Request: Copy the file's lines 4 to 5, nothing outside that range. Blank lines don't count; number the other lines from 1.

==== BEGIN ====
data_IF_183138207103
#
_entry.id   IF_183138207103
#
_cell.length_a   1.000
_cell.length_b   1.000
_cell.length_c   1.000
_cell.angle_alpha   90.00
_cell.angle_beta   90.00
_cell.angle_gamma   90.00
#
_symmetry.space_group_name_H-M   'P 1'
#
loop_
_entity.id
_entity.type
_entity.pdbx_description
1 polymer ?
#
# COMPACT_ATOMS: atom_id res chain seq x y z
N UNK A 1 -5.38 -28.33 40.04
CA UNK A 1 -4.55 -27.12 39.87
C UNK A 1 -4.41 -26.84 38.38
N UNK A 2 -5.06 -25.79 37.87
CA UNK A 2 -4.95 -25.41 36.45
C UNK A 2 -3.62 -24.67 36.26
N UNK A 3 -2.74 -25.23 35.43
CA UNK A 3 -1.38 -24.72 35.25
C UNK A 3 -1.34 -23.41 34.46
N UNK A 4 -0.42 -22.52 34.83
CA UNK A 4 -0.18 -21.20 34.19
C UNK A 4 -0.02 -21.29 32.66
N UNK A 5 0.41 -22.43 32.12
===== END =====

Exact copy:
#
_cell.length_a   1.000